School an oasis of calm for refugees in Jordanian camp
Unrwa will have to launch a supreme effort to make up for the lack of US funds
A celebratory welcome for Khlifa bin Jassim al-Kuwari, director of the Qatar Fund for Development, which donated €43m to finance schools such as the Baqa’a elementary school in Jordan
After we lose our way in narrow, steep alleyways strewn with broken stones and walled by windowless two-storey homes, two little lads offer to guide us to the Baqa’a elementary school for boys for the celebratory opening of the school year.
We barge through tight traffic past second-hand clothes stalls, pollution-blackened car repair garages and an ancient sewing machine, its operator awaiting mending jobs. This choked, congested, overpopulated urban camp is Jordan’s largest for Palestinian refugees. Housing 119,000, it was established in 1968 for Palestinians driven from their homes after Israel’s 1967 occupation of the West Bank, East Jerusalem and Gaza.
Within the spacious, tidy school compound, scores of little boys wave Qatar’s dark red and white flags to greet Khlifa bin Jassim al-Kuwari, director of the Qatar Fund for Development, which donated $50 million (€43 million) to finance Unrwa schools during this year of crisis. The agency’s Jordan director, Roger Davies, emphasises the importance of the occasion by saying for Palestinian refugees “education is held above all [other] human rights.”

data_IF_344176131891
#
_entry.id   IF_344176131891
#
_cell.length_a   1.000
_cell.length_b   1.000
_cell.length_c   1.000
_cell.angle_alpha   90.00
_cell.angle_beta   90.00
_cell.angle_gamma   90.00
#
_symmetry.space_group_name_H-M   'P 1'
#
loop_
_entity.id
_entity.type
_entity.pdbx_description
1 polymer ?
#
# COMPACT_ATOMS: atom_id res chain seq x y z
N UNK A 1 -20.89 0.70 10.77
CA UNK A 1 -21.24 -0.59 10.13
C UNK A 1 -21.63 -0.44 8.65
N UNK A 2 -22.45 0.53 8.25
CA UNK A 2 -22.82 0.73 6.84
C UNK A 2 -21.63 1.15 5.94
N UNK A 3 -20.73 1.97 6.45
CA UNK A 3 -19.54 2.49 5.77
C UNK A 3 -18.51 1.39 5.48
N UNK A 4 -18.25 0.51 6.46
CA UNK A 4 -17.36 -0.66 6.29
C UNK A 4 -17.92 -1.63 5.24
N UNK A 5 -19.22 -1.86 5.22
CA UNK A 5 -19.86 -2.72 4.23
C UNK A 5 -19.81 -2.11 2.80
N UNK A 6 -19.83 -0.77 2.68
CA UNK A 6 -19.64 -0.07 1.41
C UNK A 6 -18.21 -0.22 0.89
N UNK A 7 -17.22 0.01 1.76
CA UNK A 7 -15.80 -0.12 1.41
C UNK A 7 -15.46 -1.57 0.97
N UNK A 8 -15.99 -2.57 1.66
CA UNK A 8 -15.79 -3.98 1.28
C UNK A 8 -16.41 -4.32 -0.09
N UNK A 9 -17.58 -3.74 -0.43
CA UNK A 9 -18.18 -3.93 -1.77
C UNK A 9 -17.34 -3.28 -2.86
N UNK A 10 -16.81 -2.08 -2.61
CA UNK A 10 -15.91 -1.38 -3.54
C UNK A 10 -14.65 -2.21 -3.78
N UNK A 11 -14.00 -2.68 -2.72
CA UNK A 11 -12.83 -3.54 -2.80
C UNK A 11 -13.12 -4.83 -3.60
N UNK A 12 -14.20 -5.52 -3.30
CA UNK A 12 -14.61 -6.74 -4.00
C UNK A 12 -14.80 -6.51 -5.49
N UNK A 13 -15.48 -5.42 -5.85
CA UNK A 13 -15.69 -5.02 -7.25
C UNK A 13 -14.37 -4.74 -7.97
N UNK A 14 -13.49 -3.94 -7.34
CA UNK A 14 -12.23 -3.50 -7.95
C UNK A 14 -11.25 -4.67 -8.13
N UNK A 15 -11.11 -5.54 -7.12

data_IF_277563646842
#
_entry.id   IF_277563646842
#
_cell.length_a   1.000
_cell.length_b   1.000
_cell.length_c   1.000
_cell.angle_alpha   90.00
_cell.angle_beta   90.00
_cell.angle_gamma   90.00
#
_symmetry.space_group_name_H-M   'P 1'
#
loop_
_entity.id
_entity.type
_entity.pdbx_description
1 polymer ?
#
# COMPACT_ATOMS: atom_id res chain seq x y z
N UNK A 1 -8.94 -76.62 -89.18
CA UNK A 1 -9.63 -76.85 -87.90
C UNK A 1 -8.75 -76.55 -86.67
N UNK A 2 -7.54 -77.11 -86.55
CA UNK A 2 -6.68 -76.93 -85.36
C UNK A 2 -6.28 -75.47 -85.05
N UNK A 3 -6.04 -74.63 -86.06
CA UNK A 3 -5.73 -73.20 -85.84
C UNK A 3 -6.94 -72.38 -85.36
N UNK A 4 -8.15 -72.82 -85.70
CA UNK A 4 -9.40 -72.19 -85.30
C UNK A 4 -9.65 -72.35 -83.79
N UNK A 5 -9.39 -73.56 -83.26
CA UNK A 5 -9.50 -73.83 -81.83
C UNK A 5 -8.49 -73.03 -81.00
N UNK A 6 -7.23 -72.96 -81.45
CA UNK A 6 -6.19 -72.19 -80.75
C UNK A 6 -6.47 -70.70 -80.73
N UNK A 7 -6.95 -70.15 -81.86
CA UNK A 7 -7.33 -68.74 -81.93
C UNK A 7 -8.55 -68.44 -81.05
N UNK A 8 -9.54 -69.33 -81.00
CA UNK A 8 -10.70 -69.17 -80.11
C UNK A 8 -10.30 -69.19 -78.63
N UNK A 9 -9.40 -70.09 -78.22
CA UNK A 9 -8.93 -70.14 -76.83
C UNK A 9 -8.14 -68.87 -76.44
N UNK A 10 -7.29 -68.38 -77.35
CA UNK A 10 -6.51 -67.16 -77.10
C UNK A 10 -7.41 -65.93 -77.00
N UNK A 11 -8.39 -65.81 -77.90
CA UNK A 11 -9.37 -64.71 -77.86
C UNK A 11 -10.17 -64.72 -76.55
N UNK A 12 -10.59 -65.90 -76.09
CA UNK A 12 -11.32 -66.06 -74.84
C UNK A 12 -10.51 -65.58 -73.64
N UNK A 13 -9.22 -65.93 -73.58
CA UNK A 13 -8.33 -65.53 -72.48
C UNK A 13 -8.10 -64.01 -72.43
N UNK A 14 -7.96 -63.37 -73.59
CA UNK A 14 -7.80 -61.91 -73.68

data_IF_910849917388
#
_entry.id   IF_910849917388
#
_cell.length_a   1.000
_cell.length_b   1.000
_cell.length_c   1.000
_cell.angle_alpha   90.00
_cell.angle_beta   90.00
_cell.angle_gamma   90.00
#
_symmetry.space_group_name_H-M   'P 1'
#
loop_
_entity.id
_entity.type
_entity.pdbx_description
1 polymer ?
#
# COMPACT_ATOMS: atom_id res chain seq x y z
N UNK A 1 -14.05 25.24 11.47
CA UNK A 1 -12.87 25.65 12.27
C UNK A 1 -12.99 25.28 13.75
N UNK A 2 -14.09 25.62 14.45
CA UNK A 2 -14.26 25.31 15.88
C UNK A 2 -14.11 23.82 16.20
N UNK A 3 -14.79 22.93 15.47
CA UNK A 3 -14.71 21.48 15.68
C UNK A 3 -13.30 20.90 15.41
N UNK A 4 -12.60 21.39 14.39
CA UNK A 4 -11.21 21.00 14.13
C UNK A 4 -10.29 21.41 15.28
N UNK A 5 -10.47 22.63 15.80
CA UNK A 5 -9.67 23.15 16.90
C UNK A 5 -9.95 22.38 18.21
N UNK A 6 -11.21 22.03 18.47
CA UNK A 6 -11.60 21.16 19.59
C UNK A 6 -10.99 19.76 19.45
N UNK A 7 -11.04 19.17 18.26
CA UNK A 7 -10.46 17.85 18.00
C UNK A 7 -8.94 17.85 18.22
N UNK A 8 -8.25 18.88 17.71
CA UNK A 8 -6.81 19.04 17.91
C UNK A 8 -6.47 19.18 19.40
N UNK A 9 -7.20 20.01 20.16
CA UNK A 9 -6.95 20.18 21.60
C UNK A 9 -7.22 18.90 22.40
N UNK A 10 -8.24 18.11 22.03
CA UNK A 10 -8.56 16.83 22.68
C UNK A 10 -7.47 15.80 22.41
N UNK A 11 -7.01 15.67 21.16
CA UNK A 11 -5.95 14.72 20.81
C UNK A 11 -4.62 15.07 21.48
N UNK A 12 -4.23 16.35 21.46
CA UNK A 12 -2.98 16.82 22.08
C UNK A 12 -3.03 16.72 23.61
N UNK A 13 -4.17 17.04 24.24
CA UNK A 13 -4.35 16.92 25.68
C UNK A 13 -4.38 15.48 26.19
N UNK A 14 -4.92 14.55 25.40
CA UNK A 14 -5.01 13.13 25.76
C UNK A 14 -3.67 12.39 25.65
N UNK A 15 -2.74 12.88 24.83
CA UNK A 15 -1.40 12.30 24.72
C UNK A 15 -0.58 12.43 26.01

Girls in bright red, green and yellow dresses perform a Qatari dance in honour of the guests from the Gulf and blue and white balloons lift into the clear blue sky above the harsh confines of Baqa’a as the Qatari delegation prepares to leave.
In an interview with The Irish Times, Unrwa commissioner general Pierre Krähenbühl says at the beginning of 2018 the agency’s shortfall was $146 million. After the US cancelled $300 million of $364 million the figure became $446 million.
In response the agency launched a global campaign to expand its funding base. India has increased its donation from $1million to $5 million. Indonesia and Malaysia have increased their contributions. Qatar, Saudi Arabia and the United Arab Emirates have each contributed $50 million. “There is genuine solidarity [with Unrwa] because of the US stance,” says Krähenbühl.
During a meeting convened on the sidelines of the UN General Assembly last week, Minister for Foreign Affairs Simon Coveney added €1.5 million to the €6 million Ireland had already pledged – which already included an increased contribution of €1 million. Krähenbühl says in total an additional $122 million was raised during the general assembly. This leaves $64 million to be secured for 2018, if the agency is to maintain current services.
During 2019 Unrwa will have to launch a supreme effort to make up for the lack of the US contribution at a time donors have other crises to fund. Krähenbühl says Unrwa must avert cuts that would force it to reduce the number of children in its schools from 500,000 to 400,000.
He argues it is essential to keep schools open as their “grounds are the only protected areas where refugee children can think about things. In addition to learning, schools provide release from pressures and a certain degree of normalcy” for children living in cramped conditions.
In the same vein, Unrwa’s health centres supply more than medical care, he points out. “They serve as social and community centres” for refugees.